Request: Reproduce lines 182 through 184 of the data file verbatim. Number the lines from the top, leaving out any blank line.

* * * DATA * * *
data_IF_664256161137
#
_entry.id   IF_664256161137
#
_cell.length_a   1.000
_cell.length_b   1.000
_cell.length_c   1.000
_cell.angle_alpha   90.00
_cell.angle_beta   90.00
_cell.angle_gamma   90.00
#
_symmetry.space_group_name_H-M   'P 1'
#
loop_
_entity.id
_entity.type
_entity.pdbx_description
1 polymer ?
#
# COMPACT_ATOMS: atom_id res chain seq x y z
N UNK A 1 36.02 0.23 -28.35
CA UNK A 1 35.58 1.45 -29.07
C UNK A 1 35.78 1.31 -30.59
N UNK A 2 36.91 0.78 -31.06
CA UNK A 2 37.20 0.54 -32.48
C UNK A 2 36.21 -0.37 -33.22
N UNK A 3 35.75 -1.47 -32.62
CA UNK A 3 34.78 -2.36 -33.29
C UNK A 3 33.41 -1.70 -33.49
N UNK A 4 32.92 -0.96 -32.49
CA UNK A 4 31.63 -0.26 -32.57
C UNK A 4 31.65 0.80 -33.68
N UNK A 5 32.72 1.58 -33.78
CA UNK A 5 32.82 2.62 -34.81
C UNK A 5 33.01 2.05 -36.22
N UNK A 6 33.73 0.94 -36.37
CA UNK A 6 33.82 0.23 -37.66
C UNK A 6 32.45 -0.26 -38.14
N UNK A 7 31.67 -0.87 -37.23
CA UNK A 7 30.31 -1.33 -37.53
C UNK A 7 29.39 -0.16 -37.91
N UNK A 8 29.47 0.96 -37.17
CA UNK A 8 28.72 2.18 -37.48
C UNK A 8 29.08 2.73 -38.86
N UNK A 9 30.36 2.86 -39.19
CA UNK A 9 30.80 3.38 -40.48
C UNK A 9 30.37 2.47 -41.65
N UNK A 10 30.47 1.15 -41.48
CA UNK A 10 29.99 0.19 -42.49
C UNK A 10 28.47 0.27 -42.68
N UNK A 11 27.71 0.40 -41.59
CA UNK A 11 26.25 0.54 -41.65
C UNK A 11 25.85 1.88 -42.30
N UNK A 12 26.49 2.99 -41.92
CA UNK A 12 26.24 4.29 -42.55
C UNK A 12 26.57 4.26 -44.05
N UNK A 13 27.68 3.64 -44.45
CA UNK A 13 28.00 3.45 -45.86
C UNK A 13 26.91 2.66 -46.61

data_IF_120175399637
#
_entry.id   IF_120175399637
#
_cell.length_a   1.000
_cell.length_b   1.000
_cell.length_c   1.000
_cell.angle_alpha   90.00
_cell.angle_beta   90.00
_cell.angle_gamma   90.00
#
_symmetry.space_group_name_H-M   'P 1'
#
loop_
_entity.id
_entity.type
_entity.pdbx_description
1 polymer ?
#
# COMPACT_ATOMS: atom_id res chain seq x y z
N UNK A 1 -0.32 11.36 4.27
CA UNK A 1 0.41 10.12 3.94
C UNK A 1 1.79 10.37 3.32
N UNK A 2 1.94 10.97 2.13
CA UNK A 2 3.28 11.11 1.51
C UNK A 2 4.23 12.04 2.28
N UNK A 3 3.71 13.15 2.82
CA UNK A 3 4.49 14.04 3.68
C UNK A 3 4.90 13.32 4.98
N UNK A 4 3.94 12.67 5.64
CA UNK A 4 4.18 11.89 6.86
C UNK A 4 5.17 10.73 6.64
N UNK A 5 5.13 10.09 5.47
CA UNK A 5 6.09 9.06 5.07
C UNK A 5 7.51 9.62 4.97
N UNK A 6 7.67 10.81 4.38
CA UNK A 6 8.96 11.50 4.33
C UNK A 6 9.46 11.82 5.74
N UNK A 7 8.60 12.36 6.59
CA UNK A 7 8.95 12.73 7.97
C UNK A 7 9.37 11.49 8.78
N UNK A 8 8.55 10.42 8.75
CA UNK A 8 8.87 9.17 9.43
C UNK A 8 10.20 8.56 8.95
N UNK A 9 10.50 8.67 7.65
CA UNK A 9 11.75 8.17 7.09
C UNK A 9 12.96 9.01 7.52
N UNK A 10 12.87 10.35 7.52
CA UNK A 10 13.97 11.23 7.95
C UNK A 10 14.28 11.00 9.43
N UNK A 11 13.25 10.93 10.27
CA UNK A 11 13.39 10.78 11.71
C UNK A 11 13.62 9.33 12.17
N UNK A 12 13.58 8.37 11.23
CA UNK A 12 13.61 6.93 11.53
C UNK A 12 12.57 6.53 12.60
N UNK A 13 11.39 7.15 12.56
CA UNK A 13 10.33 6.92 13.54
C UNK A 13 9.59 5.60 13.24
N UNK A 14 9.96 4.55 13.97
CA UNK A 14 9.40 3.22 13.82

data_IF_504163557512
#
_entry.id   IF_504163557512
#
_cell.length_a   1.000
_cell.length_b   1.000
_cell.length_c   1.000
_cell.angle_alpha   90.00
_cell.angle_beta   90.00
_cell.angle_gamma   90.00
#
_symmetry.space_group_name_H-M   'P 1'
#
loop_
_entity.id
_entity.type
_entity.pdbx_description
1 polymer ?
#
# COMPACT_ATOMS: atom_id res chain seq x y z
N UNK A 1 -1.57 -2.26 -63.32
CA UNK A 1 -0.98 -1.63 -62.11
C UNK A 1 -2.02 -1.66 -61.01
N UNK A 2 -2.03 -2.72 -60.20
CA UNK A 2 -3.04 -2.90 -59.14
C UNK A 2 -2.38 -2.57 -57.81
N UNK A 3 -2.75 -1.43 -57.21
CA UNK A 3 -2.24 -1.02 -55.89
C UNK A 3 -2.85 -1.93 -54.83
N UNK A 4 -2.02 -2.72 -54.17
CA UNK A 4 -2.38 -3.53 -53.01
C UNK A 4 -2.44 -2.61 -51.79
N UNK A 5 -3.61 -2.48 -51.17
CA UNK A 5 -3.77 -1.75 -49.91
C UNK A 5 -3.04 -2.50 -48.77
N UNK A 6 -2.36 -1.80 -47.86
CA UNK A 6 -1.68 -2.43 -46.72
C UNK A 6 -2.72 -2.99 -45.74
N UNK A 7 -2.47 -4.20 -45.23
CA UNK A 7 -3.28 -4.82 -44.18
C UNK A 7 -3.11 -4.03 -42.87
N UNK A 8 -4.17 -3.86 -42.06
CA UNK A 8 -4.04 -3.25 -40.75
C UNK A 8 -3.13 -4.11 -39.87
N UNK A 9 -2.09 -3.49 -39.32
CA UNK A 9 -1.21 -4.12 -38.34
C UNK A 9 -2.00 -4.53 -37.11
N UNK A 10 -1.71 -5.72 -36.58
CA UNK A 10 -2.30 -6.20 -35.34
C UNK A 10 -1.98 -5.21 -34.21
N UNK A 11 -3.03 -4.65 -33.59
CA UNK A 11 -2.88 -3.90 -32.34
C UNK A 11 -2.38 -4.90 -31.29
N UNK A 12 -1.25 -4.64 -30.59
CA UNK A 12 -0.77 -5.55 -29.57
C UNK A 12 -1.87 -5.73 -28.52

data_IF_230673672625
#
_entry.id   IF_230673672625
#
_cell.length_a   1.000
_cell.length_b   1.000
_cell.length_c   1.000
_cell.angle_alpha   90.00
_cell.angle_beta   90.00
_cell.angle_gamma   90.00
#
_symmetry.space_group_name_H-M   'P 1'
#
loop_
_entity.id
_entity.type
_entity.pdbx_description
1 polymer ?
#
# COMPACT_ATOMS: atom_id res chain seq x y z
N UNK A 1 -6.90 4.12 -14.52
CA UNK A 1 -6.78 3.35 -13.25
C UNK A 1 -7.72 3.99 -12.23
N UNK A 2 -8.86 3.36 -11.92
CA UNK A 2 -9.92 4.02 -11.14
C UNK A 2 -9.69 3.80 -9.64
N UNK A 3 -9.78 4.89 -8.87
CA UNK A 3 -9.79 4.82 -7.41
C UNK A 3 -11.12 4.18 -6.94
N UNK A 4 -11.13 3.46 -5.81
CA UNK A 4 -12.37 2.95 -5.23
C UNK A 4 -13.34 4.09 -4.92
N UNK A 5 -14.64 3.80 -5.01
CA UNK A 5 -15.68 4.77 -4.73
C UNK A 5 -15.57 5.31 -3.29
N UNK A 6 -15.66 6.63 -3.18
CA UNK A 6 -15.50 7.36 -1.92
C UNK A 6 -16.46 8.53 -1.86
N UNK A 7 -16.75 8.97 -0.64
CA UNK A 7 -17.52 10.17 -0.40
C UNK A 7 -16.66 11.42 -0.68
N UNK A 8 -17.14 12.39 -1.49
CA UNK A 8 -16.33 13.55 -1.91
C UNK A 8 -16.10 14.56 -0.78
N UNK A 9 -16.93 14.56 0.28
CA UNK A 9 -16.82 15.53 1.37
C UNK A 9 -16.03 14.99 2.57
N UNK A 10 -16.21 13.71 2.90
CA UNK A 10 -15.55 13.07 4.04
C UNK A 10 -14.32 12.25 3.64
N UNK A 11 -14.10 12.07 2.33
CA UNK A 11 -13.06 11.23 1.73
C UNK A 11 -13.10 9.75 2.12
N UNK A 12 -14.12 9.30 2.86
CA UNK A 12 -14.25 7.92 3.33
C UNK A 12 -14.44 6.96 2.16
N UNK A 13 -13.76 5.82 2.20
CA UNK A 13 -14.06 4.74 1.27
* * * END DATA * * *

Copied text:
_cell.length_b   1.000
_cell.length_c   1.000
_cell.angle_alpha   90.00